Silver is a relatively rare metal originating from natural sources and from industrial waste. Silver is used in many applications including photographic materials, alkaline batteries, jewelry, coins, mirrors and tableware. Silver also has higher electrical and thermal conductivity than other metals so it is also used in making certain electrical equipment.
What do results mean? Is it regulated?
Silver is regulated as a secondary contaminant as it does not cause any known health effects. They have established a Secondary MCL for silver at 0.10 mg/L.
Skin discolorations are a cosmetic effect related to the ingestion of silver. This effect, called argyria, and does not impair body function. Argyria has never been found to be caused by drinking water in the United States. A standard has been set, however, because silver is used as an antibacterial agent in many home water treatment devices, and so presents a potential problem which deserves attention.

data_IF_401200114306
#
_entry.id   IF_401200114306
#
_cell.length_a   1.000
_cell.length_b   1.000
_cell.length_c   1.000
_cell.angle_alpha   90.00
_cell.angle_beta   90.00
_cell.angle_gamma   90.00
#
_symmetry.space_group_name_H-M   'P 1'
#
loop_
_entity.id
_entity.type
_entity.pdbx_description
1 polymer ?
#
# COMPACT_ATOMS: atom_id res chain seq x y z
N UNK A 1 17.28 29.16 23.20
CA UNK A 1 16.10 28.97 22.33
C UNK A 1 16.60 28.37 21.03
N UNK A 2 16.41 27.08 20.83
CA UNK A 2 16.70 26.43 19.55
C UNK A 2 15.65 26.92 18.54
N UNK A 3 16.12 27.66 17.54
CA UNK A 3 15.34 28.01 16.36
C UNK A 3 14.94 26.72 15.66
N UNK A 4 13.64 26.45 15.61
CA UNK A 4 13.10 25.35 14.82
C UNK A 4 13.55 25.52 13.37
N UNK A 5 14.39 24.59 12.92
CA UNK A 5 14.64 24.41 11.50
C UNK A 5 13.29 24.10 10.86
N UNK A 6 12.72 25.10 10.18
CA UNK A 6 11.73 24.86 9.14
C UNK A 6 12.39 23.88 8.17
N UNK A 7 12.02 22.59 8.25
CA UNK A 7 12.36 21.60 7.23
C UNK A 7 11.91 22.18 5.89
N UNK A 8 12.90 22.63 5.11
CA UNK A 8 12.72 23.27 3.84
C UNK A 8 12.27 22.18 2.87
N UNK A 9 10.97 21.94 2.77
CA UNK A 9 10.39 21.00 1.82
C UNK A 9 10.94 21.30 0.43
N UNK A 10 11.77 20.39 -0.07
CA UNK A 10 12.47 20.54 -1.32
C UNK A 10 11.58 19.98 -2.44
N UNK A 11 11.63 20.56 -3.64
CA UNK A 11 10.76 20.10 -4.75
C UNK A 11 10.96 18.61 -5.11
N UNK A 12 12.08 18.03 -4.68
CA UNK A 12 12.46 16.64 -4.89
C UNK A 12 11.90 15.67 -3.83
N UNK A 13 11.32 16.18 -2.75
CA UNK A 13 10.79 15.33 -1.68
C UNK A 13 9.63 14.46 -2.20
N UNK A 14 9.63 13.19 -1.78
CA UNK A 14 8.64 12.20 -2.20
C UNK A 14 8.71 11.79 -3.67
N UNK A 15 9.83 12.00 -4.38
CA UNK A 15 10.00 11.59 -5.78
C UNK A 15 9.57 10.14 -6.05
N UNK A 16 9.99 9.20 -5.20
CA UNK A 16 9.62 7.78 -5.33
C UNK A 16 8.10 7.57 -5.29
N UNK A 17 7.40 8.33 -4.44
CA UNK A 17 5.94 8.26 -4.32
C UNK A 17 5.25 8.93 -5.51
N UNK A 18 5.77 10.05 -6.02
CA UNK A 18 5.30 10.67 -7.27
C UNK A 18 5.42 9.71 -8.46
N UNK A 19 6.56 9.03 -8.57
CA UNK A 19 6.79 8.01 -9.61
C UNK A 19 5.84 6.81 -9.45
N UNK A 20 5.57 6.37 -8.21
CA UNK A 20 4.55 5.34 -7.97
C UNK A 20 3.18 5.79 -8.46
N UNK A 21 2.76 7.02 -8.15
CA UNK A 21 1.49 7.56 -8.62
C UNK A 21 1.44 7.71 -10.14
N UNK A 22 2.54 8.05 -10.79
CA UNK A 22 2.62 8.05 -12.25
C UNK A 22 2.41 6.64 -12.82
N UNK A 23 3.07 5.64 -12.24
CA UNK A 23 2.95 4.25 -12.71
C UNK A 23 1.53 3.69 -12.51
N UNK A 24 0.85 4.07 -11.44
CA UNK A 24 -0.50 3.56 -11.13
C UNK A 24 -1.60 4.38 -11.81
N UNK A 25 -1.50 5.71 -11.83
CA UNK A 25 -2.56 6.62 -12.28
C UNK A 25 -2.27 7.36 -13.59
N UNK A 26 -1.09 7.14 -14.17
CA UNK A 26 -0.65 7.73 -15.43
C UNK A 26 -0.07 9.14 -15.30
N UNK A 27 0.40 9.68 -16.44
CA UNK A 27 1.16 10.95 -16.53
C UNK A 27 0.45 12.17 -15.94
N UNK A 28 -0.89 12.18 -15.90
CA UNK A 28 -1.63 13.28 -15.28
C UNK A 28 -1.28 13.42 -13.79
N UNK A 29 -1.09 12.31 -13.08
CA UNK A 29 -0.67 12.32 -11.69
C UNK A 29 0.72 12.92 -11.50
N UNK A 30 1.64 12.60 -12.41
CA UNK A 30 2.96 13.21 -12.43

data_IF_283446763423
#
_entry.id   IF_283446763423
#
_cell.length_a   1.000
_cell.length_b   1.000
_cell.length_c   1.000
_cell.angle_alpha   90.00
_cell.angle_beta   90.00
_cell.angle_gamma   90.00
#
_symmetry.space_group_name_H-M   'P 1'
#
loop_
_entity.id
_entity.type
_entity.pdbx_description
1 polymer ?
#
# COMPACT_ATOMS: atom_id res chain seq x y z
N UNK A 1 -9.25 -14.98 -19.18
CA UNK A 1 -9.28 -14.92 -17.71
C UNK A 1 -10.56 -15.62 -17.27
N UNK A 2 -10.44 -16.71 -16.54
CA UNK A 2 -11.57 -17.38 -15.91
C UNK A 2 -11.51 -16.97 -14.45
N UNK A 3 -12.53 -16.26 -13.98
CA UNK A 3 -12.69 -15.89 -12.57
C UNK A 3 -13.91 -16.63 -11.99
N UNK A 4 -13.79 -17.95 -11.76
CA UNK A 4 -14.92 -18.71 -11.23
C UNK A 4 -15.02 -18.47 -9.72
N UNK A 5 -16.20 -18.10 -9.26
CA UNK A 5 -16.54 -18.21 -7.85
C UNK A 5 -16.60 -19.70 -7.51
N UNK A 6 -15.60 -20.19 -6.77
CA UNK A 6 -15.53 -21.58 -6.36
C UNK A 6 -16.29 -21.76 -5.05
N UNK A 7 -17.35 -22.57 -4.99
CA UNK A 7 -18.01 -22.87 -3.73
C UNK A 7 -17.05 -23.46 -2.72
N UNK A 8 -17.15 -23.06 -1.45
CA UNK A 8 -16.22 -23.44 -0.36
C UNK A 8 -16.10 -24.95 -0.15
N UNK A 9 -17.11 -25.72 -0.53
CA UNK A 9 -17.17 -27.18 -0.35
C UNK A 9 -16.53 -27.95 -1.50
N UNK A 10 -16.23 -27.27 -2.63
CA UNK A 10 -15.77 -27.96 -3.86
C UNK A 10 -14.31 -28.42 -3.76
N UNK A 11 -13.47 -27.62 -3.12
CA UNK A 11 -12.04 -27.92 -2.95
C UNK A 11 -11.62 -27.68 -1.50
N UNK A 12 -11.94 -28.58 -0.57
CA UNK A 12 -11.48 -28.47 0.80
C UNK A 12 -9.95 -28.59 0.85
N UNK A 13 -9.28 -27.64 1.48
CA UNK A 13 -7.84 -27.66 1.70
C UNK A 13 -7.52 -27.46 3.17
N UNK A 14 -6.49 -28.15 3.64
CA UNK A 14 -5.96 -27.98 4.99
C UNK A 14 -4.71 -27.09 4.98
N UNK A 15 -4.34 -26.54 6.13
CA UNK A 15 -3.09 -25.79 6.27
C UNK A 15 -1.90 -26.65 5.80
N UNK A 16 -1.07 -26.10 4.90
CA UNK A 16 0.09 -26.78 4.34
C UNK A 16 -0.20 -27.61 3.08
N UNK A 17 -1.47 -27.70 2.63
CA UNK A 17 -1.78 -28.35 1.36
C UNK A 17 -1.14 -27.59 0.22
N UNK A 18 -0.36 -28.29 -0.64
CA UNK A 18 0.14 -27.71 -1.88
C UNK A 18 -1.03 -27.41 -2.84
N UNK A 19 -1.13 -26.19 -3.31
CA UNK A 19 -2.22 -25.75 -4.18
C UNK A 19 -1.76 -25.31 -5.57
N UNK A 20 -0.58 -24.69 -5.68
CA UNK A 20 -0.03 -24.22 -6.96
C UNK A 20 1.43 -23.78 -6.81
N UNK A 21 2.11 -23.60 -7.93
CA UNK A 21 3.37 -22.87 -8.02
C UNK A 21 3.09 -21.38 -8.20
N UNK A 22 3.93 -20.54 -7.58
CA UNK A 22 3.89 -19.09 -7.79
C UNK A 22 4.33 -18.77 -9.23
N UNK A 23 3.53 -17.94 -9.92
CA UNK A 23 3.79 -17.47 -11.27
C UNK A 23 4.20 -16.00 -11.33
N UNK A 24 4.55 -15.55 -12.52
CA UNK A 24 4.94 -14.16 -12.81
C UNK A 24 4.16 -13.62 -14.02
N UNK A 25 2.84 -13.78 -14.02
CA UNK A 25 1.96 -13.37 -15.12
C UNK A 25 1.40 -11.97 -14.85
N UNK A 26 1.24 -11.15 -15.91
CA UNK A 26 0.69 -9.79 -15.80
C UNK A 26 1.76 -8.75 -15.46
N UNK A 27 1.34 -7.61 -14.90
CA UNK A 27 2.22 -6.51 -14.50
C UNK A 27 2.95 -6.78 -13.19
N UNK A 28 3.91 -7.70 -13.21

How do you test for Silver?
Silver can tested for in the field using a colorimeter method based upon Standard Method using a Dithizone to produce the color change.
Laboratories analyzing drinking water samples can utilize various methods including EPA method 200.8 which utilizes an Inductively Coupled Plasma (ICP) or the Standards Method 31138 which uses Graphite Furnace.
Water Treatment Options
Silver is often used in water treatment devices as a bacteriostatic agent, meaning it inhibits the growth of bacteria.